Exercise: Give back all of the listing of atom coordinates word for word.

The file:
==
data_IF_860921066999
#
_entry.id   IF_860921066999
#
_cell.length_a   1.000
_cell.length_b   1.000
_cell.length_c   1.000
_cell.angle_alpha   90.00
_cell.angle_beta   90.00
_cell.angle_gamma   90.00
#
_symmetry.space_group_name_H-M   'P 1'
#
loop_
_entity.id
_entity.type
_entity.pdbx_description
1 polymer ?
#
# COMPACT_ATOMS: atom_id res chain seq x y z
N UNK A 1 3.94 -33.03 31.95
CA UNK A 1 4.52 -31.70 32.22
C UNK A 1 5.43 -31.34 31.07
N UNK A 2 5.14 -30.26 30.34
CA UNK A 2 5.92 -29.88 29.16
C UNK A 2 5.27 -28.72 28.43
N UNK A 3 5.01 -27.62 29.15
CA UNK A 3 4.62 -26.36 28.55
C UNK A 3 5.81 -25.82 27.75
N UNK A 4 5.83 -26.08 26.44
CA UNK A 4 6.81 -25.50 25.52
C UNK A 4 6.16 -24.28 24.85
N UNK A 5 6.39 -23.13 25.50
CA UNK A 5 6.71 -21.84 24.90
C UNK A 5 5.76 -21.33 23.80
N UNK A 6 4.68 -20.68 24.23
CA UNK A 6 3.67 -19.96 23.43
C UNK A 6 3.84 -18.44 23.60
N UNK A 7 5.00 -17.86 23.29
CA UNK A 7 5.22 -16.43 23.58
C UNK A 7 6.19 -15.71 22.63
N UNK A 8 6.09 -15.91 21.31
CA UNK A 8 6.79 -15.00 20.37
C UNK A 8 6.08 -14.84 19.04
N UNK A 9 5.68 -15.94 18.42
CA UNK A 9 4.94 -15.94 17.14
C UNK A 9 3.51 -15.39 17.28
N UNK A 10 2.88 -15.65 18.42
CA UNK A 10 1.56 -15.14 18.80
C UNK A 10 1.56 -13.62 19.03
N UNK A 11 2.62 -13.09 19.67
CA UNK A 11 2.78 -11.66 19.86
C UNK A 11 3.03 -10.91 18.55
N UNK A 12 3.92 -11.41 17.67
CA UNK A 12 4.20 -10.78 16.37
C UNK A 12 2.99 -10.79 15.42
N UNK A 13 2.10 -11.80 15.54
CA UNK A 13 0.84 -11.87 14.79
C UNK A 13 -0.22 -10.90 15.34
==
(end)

data_IF_860921066999
#
_entry.id   IF_860921066999
#
_cell.length_a   1.000
_cell.length_b   1.000
_cell.length_c   1.000
_cell.angle_alpha   90.00
_cell.angle_beta   90.00
_cell.angle_gamma   90.00
#
_symmetry.space_group_name_H-M   'P 1'
#
loop_
_entity.id
_entity.type
_entity.pdbx_description
1 polymer ?
#
# COMPACT_ATOMS: atom_id res chain seq x y z
N UNK A 1 3.94 -33.03 31.95
CA UNK A 1 4.52 -31.70 32.22
C UNK A 1 5.43 -31.34 31.07
N UNK A 2 5.14 -30.26 30.34
CA UNK A 2 5.92 -29.88 29.16
C UNK A 2 5.27 -28.72 28.43
N UNK A 3 5.01 -27.62 29.15
CA UNK A 3 4.62 -26.36 28.55
C UNK A 3 5.81 -25.82 27.75
N UNK A 4 5.83 -26.08 26.44
CA UNK A 4 6.81 -25.50 25.52
C UNK A 4 6.16 -24.28 24.85
N UNK A 5 6.39 -23.13 25.50
CA UNK A 5 6.71 -21.84 24.90
C UNK A 5 5.76 -21.33 23.80
N UNK A 6 4.68 -20.68 24.23
CA UNK A 6 3.67 -19.96 23.43
C UNK A 6 3.84 -18.44 23.60
N UNK A 7 5.00 -17.86 23.29
CA UNK A 7 5.22 -16.43 23.58
C UNK A 7 6.19 -15.71 22.63
N UNK A 8 6.09 -15.91 21.31
CA UNK A 8 6.79 -15.00 20.37
C UNK A 8 6.08 -14.84 19.04
N UNK A 9 5.68 -15.94 18.42
CA UNK A 9 4.94 -15.94 17.14
C UNK A 9 3.51 -15.39 17.28
N UNK A 10 2.88 -15.65 18.42
CA UNK A 10 1.56 -15.14 18.80
C UNK A 10 1.56 -13.62 19.03
N UNK A 11 2.62 -13.09 19.67
CA UNK A 11 2.78 -11.66 19.86
C UNK A 11 3.03 -10.91 18.55
N UNK A 12 3.92 -11.41 17.67
CA UNK A 12 4.20 -10.78 16.37
C UNK A 12 2.99 -10.79 15.42
N UNK A 13 2.10 -11.80 15.54
CA UNK A 13 0.84 -11.87 14.79
C UNK A 13 -0.22 -10.90 15.34